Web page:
House founded by An, praised by Enlil, given an oracle by mother Nintud! A house, at its upper end a mountain, at its lower end a spring! A house, at its upper end threefold indeed. Whose well-founded storehouse is established as a household, whose terrace is supported by lahama deities; whose princely great wall, the shrine of Urim! (the Kesh temple hymn, ca. 2600 BCE)

Not long ago, I found myself involved in a debate on Gaian religion convened by Erik Assadourian. For me, it was a little strange. For the people of my generation, religion is supposed to be a relic of the past, opium of the people, a mishmash of superstitions, something for old women mumbling ejaculatory prayers, things like that. But, here, a group of people who weren't religious in the traditional sense of the word, and who included at least two professional researchers in physics, were seriously discussing about how to best worship the Goddess of Earth, the mighty, the powerful, the divine, the (sometimes) benevolent Gaia, She who keeps the Earth alive.

It was not just unsettling, it was a deep rethinking of many things I had been thinking. I had been building models of how Gaia could function in terms of the physics and the biology we know. But here, no, it was not Gaia the holobiont, not Gaia the superorganism, not Gaia the homeostatic system. It was Gaia the Goddess.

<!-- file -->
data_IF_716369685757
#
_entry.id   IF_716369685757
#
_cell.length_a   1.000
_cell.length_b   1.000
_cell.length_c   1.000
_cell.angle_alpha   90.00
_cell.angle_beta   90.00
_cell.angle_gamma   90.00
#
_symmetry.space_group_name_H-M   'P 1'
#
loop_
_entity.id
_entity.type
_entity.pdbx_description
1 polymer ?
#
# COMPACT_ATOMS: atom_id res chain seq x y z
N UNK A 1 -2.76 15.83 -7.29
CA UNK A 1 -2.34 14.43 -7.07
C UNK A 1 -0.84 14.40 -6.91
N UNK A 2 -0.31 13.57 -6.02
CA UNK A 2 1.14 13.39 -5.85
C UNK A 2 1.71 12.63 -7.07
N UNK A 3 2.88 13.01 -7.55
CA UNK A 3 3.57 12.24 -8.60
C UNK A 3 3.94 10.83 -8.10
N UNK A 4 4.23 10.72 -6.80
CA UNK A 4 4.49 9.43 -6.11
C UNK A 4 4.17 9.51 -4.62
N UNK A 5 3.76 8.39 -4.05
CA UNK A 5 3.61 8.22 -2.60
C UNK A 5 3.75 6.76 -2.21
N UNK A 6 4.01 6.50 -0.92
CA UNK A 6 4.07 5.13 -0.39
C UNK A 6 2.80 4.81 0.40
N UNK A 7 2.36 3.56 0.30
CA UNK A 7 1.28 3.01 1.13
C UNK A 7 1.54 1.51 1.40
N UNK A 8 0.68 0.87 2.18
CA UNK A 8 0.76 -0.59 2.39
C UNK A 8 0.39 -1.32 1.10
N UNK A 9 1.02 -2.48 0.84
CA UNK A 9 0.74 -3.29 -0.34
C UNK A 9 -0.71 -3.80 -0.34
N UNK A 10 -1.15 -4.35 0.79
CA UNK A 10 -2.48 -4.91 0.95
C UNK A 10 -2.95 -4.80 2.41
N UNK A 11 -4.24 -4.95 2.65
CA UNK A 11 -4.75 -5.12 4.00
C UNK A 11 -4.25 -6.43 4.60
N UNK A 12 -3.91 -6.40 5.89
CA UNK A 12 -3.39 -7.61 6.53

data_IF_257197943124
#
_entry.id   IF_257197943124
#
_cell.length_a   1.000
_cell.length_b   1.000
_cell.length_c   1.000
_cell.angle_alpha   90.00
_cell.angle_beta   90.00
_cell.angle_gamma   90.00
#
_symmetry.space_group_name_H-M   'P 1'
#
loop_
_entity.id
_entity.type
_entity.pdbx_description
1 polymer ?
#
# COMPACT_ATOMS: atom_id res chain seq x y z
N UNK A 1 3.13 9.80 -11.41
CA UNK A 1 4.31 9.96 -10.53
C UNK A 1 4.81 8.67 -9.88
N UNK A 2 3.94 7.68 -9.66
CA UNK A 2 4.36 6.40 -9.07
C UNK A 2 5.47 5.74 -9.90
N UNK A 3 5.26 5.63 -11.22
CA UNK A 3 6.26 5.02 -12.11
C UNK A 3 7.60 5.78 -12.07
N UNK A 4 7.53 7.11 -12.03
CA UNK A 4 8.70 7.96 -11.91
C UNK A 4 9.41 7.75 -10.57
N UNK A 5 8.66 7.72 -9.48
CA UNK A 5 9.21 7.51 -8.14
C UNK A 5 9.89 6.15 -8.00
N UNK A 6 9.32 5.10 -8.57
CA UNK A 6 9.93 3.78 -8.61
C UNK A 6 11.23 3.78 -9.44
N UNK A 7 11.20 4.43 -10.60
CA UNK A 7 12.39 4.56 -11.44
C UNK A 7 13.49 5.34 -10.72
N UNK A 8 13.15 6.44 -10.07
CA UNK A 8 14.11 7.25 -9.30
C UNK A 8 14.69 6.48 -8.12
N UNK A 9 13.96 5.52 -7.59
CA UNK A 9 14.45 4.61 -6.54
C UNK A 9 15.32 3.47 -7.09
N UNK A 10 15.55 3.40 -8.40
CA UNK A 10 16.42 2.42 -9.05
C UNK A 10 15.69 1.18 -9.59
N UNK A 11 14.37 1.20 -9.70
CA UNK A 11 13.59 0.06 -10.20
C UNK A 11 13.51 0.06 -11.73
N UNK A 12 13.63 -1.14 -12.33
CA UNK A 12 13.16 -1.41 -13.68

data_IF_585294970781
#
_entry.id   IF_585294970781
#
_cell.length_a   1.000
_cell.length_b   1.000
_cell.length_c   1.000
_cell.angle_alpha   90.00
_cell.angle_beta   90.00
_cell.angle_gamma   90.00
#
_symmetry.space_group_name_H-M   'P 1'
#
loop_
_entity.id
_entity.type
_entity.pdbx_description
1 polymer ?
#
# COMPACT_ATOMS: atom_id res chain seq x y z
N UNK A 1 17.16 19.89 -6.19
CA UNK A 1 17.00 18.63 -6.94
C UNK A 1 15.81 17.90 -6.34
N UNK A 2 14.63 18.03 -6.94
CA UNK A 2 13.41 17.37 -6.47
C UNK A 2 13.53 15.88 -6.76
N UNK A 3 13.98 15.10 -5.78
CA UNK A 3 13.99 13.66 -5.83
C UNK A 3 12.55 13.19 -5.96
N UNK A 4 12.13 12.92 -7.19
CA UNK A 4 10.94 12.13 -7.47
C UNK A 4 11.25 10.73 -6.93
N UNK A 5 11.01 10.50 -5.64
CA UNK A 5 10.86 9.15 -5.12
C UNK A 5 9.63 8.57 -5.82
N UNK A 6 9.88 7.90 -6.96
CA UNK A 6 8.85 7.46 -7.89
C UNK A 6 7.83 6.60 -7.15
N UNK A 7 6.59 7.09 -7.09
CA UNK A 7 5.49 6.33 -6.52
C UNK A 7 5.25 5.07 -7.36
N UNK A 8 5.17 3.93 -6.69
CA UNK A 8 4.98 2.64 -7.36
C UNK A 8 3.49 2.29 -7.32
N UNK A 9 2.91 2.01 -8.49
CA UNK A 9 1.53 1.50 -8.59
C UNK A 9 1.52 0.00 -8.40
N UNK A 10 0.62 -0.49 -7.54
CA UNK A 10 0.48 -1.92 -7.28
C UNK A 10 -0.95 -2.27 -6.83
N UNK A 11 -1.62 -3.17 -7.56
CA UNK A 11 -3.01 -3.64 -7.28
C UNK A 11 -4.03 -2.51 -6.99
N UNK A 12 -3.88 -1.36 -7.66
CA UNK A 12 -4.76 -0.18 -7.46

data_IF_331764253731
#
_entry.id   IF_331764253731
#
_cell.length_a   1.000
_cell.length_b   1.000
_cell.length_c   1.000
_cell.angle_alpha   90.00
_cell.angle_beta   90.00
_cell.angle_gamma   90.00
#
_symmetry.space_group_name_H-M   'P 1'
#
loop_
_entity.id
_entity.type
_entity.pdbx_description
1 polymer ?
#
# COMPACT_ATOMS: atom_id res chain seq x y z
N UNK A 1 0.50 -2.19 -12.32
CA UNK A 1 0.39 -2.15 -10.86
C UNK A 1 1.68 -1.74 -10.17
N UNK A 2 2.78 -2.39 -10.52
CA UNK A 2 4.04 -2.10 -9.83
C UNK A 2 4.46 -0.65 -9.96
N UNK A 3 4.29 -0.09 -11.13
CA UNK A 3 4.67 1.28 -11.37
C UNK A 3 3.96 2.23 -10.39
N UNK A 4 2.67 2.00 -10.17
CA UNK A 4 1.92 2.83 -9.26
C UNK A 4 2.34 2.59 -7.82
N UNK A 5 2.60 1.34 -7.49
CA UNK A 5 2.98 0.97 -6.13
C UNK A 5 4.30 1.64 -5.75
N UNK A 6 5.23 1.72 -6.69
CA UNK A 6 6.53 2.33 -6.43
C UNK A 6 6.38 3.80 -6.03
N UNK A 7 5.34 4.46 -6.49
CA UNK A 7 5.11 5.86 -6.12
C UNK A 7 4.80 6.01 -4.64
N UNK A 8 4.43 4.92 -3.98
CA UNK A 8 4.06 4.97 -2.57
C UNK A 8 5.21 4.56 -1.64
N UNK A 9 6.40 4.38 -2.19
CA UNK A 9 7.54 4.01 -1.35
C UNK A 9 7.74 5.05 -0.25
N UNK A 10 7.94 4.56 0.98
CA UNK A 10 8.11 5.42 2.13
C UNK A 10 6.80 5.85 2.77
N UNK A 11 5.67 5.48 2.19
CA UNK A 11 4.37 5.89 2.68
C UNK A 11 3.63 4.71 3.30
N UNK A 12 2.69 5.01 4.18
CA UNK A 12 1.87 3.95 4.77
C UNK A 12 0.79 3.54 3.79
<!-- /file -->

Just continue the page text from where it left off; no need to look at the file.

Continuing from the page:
And here I am, trying to explain to myself why I found this matter worth discussing. And trying to explain it to you, readers. After all, this is being written in a blog titled "Chimeras" -- and the ancient Chimera was a myth about a creature that, once, must have been a sky goddess. And I have been keeping this blog for several years, see? There is something in religion that remains interesting even for us, moderns. But, then, what is it, exactly?

I mulled over the question for a while and I came to the conclusion that, yes, Erik Assadourian and the others are onto something: it may be time for religion to return in some form. And if religion returns, it may well be in the form of some kind of cult of the Goddess Gaia. But let me try to explain

What is this thing called "religion," anyway?